Background: The frequency of women who have sustained severe injuries has increased over the past 30 years. The purpose of this study was to evaluate whether severely injured women have a survival advantage over men. To address this issue, we undertook a multicenter evaluation of the effects of gender dimorphism on survival in trauma patients.
Methods: Patient information was collected from the databases of three level I trauma centers. We included all consecutive patients who were admitted to these centers over a 4-year period. We evaluated the effects of age, gender, mechanism of injury, pattern of injury, Abbreviated Injury Score (AIS), and Injury Severity Score (ISS) on survival.
Results: A total of 20,261 patients were admitted to the three trauma centers. Women who were younger than 50 years of age (mortality rate 5%) experienced a survival advantage over men (mortality rate 7%) of equal age (odds ratio 1.27, P <0.002). This advantage was most notably found in the more severely injured (ISS >25) group (mortality rate 28% in women versus 33% in men). This difference was not attributable to mechanism of injury, severity of injury, or pattern of injury.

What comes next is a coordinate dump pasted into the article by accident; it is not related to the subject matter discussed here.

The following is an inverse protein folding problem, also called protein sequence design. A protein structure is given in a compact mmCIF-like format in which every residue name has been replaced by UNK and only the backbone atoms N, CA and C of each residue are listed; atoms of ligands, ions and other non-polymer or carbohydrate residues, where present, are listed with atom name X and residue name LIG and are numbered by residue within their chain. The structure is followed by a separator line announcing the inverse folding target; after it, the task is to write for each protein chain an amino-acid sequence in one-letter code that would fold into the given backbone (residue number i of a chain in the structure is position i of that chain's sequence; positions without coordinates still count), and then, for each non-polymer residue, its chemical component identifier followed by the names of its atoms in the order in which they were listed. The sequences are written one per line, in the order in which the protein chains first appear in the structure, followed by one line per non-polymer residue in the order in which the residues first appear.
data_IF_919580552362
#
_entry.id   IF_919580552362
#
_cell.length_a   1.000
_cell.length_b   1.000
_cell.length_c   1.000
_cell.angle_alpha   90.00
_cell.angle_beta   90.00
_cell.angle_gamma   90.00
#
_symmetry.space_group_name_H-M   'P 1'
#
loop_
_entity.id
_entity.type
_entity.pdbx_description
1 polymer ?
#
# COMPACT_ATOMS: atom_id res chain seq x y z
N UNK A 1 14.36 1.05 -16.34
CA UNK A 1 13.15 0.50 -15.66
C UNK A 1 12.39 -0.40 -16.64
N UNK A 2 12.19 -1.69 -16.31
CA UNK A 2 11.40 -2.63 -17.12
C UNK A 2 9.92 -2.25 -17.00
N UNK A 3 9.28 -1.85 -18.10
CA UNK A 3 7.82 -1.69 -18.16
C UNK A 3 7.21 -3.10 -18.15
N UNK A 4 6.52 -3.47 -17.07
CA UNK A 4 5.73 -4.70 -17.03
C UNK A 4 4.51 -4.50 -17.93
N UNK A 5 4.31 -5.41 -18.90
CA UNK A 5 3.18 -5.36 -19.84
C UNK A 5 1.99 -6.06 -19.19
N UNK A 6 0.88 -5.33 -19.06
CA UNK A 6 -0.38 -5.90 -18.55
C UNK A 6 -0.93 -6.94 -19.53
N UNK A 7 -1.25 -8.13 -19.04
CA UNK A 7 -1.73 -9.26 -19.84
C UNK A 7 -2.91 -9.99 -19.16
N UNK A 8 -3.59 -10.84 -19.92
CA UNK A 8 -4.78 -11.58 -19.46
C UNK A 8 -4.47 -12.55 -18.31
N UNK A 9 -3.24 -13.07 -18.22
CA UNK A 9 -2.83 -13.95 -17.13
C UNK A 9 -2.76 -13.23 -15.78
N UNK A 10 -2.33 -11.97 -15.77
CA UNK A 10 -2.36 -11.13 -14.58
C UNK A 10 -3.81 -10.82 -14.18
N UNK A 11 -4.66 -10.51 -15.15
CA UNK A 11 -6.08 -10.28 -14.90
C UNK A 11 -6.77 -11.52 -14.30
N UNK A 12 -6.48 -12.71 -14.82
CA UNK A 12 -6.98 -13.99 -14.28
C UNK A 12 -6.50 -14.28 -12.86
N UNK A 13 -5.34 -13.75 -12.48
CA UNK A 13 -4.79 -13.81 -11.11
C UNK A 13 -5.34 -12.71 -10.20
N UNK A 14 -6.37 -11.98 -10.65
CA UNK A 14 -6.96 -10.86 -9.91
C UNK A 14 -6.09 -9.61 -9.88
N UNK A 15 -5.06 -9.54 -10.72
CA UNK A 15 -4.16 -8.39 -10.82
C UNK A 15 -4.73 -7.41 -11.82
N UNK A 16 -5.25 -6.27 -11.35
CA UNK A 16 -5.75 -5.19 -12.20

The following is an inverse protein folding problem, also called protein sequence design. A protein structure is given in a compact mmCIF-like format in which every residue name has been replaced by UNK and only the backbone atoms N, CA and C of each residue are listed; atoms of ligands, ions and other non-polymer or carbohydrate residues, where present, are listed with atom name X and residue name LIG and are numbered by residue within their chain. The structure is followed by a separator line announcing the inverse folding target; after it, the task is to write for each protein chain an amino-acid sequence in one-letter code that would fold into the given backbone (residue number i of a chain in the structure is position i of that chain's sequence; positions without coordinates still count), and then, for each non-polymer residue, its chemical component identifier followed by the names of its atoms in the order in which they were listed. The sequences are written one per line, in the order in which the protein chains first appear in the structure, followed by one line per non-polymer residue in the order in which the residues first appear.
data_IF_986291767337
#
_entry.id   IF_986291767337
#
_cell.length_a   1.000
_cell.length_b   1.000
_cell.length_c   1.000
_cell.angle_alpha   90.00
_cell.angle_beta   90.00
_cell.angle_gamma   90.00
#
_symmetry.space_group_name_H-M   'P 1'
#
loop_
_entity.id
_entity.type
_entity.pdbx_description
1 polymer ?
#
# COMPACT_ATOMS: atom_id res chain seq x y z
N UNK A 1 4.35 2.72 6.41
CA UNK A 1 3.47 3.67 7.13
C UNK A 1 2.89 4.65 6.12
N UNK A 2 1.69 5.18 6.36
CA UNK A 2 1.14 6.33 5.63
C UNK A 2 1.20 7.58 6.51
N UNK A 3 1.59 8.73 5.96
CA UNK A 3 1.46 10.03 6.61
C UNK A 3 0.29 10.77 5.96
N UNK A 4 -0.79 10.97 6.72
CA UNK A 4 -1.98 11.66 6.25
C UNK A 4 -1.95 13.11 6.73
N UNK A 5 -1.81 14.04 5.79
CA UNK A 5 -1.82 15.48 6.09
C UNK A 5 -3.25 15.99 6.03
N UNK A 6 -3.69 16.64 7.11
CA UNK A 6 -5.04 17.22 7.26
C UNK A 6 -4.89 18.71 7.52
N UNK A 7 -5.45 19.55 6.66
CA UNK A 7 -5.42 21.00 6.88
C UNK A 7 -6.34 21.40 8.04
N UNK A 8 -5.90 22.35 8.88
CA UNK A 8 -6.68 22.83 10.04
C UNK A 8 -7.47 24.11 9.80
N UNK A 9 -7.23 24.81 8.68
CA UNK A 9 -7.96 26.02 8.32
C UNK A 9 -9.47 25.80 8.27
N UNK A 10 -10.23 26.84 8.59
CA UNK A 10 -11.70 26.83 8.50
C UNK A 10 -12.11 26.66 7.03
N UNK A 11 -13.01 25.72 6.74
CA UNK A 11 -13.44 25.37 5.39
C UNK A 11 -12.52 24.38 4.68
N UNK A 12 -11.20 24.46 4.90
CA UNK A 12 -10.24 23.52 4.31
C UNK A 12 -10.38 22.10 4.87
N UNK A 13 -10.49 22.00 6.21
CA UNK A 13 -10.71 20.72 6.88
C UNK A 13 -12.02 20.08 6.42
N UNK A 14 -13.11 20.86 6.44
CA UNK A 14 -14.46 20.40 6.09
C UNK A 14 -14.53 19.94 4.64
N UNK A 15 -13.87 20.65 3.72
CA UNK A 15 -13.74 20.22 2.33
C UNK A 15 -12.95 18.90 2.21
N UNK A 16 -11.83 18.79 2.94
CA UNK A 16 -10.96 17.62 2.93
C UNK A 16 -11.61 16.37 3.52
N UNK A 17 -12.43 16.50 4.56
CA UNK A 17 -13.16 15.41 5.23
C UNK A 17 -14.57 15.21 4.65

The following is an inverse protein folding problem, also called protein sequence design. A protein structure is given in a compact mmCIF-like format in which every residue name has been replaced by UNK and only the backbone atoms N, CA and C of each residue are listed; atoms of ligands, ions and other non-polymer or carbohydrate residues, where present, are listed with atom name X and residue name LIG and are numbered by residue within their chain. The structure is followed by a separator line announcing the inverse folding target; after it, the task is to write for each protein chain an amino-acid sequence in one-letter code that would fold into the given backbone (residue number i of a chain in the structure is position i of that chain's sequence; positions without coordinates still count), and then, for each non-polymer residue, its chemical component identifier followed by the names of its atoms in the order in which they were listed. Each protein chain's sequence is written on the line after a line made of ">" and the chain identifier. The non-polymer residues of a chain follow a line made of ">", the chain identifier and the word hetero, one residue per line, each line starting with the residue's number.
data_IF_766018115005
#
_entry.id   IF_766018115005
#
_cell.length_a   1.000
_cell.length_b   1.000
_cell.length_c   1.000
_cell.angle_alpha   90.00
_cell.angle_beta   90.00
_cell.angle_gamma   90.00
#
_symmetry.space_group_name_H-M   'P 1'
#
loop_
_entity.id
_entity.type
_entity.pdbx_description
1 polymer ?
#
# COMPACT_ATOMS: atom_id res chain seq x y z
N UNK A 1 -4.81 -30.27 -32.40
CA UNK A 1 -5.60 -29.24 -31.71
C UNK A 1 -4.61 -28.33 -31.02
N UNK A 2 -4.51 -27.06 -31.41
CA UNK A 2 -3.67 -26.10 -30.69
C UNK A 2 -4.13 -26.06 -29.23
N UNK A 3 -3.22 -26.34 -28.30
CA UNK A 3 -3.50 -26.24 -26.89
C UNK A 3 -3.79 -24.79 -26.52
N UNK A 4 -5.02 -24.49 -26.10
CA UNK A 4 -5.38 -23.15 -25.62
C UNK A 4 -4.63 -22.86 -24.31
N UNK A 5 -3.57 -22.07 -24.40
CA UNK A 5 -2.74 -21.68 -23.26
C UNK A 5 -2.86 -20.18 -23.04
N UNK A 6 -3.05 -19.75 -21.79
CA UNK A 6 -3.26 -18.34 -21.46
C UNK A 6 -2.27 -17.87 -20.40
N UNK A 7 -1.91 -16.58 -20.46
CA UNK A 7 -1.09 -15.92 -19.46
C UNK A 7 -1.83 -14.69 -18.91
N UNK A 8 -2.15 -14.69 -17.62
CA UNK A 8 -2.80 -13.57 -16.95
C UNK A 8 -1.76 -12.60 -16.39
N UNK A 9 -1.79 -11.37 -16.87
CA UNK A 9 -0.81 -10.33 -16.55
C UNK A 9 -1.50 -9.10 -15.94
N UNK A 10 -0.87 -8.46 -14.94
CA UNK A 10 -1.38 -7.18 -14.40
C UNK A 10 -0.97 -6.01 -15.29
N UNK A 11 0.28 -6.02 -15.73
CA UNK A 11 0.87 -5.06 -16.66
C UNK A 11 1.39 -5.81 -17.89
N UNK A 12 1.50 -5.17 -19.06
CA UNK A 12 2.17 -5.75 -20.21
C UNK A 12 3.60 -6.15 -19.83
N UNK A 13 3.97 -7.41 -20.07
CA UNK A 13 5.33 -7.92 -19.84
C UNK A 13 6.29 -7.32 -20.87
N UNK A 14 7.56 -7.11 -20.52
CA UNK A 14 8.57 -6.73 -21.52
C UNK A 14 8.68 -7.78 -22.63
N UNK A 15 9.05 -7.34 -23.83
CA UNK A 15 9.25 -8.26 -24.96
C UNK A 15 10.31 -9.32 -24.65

Conclusions: Severely injured women younger than 50 years of age have a survival advantage when compared with men of equal age and injury severity. Young men have a 27% greater chance of dying than women after trauma. We conclude that gender dimorphism affects the survival of patients after trauma.